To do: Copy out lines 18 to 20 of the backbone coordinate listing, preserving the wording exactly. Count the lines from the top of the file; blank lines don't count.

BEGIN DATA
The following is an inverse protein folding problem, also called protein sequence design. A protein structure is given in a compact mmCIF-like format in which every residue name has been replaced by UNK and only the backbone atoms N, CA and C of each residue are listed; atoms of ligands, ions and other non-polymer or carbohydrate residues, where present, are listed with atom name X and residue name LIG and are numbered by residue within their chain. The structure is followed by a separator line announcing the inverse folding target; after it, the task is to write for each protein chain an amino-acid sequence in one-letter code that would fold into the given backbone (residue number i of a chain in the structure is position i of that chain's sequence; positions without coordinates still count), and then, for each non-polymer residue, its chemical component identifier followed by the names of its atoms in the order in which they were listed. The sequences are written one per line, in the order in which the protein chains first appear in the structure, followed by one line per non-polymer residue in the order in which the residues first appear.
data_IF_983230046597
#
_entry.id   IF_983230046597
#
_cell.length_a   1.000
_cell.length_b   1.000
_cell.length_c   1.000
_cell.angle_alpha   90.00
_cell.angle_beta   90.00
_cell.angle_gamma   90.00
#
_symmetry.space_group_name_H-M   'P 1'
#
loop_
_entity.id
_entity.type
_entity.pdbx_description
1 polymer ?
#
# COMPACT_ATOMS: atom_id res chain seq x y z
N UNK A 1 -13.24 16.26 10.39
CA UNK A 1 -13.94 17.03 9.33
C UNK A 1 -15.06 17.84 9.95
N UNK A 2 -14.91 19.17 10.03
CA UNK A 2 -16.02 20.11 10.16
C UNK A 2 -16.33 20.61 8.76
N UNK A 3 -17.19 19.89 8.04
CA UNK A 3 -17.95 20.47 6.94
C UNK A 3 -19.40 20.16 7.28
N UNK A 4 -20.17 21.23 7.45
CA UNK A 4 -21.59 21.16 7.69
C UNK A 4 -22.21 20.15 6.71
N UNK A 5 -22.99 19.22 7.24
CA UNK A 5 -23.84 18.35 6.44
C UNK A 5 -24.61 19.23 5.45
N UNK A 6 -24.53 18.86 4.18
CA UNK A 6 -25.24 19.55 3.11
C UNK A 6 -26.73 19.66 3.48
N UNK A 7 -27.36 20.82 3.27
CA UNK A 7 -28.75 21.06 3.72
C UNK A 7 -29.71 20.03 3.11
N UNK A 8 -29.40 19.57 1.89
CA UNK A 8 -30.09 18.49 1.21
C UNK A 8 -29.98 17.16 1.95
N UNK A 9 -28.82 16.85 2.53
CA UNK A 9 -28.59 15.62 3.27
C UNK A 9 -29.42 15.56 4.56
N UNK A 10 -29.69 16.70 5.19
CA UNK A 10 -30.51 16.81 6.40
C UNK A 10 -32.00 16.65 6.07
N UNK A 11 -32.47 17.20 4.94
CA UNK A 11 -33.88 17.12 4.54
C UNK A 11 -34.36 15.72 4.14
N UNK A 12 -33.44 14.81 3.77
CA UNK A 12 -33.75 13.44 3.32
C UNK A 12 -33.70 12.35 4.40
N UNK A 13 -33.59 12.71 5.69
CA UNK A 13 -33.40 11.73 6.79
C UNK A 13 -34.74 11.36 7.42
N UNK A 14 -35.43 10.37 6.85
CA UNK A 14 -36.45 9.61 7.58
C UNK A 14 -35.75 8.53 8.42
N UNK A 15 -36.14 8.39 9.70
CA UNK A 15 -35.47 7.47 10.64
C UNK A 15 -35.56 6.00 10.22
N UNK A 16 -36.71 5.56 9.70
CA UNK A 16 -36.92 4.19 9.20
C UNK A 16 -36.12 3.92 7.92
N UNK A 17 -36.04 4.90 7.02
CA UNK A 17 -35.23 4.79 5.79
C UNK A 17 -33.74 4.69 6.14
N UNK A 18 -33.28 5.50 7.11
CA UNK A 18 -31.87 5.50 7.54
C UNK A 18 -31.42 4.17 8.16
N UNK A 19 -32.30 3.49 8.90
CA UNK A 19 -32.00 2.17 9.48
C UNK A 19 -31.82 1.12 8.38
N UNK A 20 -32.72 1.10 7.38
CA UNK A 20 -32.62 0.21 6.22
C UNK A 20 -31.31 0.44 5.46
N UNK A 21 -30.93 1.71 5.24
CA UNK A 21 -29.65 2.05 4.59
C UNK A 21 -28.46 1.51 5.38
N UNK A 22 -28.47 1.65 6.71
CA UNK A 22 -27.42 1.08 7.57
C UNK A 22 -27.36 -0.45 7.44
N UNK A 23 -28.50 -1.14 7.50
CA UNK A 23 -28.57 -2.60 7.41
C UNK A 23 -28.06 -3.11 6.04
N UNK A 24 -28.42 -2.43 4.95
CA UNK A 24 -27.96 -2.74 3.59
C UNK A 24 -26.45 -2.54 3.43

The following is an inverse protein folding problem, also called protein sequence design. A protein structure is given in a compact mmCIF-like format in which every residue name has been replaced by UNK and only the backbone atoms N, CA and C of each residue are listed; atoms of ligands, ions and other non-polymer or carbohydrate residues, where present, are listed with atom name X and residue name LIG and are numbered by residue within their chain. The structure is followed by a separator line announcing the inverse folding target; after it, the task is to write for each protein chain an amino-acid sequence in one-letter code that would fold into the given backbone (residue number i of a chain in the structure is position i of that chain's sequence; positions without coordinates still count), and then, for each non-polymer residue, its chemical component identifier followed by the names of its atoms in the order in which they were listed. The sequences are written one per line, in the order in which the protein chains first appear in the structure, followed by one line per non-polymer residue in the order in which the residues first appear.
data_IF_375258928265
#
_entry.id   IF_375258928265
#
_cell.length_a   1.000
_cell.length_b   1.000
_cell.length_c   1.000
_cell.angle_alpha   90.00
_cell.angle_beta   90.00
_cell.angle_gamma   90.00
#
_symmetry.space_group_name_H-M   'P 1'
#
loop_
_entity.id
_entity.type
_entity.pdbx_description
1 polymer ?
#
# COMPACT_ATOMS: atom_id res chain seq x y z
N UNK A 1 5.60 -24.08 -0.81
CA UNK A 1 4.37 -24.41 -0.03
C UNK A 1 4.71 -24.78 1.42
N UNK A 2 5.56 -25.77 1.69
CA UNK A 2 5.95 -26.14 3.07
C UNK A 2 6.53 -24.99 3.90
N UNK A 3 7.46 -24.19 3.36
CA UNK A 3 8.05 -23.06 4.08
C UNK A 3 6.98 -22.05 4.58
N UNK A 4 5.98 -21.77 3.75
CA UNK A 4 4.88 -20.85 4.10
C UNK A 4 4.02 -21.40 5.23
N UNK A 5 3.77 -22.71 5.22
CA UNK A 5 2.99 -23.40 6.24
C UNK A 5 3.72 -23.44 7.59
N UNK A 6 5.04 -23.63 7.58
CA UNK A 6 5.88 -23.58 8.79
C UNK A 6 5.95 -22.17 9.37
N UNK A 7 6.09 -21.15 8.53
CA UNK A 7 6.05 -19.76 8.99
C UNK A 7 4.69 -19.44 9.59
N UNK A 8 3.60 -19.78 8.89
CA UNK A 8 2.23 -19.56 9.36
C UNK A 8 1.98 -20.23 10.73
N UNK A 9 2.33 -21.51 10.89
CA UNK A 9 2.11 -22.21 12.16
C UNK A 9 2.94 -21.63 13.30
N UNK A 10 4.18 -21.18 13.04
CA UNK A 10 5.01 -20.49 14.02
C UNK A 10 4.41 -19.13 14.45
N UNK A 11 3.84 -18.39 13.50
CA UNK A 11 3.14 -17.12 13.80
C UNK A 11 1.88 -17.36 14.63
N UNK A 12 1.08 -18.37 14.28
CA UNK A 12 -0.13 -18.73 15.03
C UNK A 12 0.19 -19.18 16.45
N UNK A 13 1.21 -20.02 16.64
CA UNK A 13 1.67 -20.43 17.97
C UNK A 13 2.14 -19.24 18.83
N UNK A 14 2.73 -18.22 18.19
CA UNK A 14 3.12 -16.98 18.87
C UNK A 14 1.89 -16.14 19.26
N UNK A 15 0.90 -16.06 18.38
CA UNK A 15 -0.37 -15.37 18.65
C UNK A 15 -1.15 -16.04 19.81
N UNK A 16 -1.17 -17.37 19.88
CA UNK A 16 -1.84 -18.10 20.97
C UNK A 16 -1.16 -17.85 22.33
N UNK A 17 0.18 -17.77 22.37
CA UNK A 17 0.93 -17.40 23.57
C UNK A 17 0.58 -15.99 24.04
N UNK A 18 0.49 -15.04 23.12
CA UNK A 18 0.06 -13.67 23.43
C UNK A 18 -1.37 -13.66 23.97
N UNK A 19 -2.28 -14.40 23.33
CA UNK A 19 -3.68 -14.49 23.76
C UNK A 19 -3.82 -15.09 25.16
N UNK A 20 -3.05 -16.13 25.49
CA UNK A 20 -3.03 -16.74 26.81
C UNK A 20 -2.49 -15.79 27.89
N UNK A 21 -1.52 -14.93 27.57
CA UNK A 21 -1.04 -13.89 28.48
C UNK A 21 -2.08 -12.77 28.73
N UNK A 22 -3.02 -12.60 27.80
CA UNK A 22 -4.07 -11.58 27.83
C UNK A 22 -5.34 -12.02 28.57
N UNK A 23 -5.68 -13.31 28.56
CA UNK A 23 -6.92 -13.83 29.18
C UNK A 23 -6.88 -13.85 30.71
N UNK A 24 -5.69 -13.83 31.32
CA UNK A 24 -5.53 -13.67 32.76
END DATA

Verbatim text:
_entity.pdbx_description
1 polymer ?
#